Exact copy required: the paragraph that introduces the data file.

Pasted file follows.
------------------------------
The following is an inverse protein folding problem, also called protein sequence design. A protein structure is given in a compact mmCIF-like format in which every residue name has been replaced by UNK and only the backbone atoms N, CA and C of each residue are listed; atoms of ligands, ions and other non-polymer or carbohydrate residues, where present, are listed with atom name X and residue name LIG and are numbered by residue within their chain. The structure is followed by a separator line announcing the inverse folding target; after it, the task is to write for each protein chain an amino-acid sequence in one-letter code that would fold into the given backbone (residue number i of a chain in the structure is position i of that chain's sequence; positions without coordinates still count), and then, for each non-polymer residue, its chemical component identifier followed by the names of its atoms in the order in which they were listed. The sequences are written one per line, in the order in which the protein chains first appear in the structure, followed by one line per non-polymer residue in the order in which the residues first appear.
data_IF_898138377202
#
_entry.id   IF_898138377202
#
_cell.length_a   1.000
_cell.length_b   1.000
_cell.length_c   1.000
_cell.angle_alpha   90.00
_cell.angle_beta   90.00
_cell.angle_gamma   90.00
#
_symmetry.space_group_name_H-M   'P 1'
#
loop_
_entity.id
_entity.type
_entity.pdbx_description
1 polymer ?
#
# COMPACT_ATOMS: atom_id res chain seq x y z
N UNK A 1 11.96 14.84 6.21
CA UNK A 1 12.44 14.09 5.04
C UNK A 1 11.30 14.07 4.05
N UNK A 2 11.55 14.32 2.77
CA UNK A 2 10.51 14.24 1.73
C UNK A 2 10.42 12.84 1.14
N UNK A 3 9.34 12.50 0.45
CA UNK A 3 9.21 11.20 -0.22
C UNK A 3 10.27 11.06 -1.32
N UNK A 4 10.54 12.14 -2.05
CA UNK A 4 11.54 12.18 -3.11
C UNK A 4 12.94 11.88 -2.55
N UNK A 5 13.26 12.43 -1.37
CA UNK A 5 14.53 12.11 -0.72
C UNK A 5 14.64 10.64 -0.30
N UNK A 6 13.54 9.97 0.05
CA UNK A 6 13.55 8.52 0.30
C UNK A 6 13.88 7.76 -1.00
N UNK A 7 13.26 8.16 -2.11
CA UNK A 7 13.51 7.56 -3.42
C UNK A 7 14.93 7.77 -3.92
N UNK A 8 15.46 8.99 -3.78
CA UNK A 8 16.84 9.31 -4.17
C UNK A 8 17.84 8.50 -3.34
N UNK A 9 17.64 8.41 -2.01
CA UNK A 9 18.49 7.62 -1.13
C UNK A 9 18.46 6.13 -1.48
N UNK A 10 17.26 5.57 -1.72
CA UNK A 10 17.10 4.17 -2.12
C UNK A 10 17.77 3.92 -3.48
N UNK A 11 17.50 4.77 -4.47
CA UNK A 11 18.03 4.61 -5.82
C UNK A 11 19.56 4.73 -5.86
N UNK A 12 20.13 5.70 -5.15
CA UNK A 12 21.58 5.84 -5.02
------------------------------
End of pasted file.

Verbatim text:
The following is an inverse protein folding problem, also called protein sequence design. A protein structure is given in a compact mmCIF-like format in which every residue name has been replaced by UNK and only the backbone atoms N, CA and C of each residue are listed; atoms of ligands, ions and other non-polymer or carbohydrate residues, where present, are listed with atom name X and residue name LIG and are numbered by residue within their chain. The structure is followed by a separator line announcing the inverse folding target; after it, the task is to write for each protein chain an amino-acid sequence in one-letter code that would fold into the given backbone (residue number i of a chain in the structure is position i of that chain's sequence; positions without coordinates still count), and then, for each non-polymer residue, its chemical component identifier followed by the names of its atoms in the order in which they were listed. The sequences are written one per line, in the order in which the protein chains first appear in the structure, followed by one line per non-polymer residue in the order in which the residues first appear.